The paper "A Framework for the Role of Warehousing In Reverse Logistics by Shad Dowlatshah" is a great example of management article. Reverse logistics (RL) management has become an area of increased focus by organizations. RL refers to a process in which products moves in the opposite direction from the customer or end-user to the producer along the distribution channel. In other words, RL is the process involving the return of goods by customers to the producer for purposes of ensuring proper disposal. Shad Dowlatshah, that, as much as the RL has been an old concept, its importance has been realized in the recent past as companies, both small and large are increasingly embracing RL concept as a way of minimizing waste and cost so as to ensure competitiveness.
The author attributes this to the fact that RL adds value to the supply chain by ensuring that returned goods are properly recaptured and managed to ensure added value to the goods. According to Dowlatshah, RL activities have significance in the supply chain in many ways. According to the Manufacturing Business Technology report, about $100 billion in products current flow through RL channels every year cited Dowlatshah (1265).
Unfortunately, as high as 40% of all the products are returned by customers, though this depends on the industry. However, whenever a customer returns a product, this is normally costly to the producer and retailers. In this article, Dowlatshah notes that returned products currently cost American manufacturers and retailers up to $1000 billion annually in lost revenue, handling, disposal, transportation and processing (1265). Apart from the cost factors associated with customer returns, the author notes that such returns also result in lost profitability which they estimate at about 3.8%.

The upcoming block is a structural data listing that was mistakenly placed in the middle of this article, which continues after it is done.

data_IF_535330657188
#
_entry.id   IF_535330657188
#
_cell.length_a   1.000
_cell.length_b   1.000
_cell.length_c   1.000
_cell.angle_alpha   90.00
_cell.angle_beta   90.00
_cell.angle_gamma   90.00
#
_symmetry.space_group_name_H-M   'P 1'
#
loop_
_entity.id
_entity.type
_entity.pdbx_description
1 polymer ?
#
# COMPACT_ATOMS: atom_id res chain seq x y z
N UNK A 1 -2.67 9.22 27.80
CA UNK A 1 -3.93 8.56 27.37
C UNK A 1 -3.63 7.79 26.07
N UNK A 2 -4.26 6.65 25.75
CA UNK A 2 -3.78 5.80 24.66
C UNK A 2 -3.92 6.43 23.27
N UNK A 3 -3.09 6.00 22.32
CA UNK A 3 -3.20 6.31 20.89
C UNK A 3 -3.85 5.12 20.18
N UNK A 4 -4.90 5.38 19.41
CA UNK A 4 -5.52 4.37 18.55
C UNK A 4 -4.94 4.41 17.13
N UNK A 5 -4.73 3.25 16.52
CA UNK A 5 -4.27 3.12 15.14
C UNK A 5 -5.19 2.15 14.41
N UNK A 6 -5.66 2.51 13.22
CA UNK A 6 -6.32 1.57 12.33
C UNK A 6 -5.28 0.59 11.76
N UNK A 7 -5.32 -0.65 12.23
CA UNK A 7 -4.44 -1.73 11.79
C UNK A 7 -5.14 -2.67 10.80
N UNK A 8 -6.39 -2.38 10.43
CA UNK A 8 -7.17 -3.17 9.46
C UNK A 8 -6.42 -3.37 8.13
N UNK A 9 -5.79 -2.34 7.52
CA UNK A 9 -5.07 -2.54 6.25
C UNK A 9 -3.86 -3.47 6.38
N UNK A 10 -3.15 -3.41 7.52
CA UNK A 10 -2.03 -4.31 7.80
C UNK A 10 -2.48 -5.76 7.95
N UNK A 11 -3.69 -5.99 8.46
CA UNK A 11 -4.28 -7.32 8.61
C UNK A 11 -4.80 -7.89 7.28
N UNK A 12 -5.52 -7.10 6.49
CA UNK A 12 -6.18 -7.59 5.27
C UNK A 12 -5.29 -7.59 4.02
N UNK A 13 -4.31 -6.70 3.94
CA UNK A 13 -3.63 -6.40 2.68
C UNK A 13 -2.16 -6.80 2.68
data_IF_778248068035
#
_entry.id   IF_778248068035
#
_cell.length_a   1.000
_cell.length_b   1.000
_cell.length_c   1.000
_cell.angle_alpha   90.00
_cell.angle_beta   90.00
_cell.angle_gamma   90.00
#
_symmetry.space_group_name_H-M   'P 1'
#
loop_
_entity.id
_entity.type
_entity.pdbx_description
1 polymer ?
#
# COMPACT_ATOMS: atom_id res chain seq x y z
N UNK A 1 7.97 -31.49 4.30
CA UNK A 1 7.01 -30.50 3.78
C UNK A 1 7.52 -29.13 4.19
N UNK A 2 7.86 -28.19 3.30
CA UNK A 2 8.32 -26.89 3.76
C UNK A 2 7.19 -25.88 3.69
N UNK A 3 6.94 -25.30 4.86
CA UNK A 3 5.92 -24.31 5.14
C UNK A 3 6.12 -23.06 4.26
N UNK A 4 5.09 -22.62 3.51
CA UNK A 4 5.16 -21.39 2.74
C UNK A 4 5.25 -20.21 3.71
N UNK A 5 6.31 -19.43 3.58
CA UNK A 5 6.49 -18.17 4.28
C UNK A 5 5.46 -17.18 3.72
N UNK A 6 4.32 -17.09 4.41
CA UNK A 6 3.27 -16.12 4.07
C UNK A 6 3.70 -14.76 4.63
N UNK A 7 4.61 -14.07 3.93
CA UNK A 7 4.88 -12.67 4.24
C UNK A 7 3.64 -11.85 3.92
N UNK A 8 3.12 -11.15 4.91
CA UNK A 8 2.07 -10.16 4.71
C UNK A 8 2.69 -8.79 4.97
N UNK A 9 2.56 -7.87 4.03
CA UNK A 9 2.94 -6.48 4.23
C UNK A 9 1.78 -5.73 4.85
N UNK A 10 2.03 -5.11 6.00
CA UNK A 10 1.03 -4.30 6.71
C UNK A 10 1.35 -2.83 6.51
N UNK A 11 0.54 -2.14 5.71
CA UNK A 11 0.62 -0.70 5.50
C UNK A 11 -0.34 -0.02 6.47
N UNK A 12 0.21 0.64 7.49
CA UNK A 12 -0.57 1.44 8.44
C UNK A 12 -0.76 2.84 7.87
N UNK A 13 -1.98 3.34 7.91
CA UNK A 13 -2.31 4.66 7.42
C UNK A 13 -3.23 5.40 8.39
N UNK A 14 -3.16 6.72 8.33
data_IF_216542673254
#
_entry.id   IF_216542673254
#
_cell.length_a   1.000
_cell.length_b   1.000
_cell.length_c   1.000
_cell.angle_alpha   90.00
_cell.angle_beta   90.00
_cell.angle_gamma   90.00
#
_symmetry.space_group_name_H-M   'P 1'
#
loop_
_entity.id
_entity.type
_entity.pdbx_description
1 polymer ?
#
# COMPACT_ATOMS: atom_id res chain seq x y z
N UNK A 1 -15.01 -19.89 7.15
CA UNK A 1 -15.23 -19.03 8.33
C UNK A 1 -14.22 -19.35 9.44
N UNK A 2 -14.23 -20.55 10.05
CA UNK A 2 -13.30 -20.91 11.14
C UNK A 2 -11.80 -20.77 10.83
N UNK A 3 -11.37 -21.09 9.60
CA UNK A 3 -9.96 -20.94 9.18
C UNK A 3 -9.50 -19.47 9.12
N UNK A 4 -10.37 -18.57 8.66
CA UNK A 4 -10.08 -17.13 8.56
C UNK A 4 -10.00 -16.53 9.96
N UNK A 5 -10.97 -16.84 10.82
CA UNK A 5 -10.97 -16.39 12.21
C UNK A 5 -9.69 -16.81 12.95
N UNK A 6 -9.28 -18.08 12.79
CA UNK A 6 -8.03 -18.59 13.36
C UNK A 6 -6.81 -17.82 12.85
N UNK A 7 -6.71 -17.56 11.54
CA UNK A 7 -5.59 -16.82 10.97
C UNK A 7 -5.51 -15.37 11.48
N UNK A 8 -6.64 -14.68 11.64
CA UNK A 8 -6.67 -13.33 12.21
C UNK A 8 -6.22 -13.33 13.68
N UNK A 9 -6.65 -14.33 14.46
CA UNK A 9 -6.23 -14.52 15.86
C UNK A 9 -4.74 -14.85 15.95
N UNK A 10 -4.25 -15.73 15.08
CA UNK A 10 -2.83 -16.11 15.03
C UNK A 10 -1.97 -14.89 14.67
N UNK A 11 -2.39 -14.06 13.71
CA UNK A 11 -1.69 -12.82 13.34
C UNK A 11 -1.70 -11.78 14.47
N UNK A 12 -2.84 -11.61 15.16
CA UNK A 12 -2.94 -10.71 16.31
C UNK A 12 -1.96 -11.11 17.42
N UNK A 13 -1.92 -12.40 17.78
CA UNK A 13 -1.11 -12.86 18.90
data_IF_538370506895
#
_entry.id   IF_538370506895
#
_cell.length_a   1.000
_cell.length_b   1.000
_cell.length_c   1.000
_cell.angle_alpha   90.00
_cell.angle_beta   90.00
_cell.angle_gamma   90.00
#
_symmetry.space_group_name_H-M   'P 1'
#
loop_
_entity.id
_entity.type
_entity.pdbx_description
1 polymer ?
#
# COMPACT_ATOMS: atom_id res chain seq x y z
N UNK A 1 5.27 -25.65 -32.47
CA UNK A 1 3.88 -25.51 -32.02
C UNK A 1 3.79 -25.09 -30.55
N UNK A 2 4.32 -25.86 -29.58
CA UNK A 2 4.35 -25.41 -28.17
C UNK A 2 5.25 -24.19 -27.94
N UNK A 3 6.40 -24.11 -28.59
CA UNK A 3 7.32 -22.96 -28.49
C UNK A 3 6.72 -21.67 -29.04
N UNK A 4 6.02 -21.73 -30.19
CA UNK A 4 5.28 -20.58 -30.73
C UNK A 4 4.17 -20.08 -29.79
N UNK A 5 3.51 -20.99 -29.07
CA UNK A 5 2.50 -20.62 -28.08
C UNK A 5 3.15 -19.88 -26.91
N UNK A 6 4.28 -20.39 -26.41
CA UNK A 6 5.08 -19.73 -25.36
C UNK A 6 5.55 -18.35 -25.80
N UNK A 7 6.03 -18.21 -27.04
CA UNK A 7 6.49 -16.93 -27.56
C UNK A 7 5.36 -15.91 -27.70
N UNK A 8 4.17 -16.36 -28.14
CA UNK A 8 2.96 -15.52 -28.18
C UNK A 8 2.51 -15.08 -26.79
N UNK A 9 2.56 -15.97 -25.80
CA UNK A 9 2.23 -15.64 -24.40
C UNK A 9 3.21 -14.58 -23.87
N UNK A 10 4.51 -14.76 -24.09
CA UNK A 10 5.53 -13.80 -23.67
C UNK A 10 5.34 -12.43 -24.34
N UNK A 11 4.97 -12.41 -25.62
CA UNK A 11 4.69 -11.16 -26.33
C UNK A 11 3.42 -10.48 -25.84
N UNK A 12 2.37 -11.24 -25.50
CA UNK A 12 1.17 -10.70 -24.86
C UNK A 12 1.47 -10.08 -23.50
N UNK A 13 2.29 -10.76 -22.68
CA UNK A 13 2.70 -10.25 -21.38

The author also reports another research finding that predicts that product returns could cost an average of $30-$35 in the next few years. Another study cited by the author, however, predicts that the average cost of product returns by customers could reach $50 per item soon cites Dowlatshah (1265). In the U. S., RL cost is estimated at $35 billion every year and £ 6 billion in the UK yearly. Therefore, the author is of the view that organizations need to ensure proper management of their RL operations to ensure success.
In this paper, the author investigated the warehousing factors that are needed for the effective design and implementation of RL activities. Literature Review According to Dowlatshah, designing and implementing an effective RL system is critical in giving a company a competitive edge in an industry (1266). Despite recognition of this importance, there is no literature on the warehouse factors that are necessary for understanding, designing and implementing a working RL system. In the first part of the literature review, the author explores the emerging functions of warehousing in RL.
According to the author, warehousing is no longer just a place for storing goods. Instead, the roles of the warehouse have been evolving over the years and currently include the management of RL operations. According to the author, a warehouse is an important part of the manufacturing business because it ensures the control of the movement of products that are returned by customers through effective space planning in the warehouse. In this respect, the author notes that effective planning of space in a warehouse is a critical requirement in the RL system.
Additionally, Dowlatshah notes that a warehouse should be capable of providing the visibility and functionality that ensures reduces the risk of incurring high carrying cost and obsolescence (1266). Moreover, the author cites that a warehouse plays a critical role in RL operations as it ensures the development of a working logistics functions, transportation, and inventory management.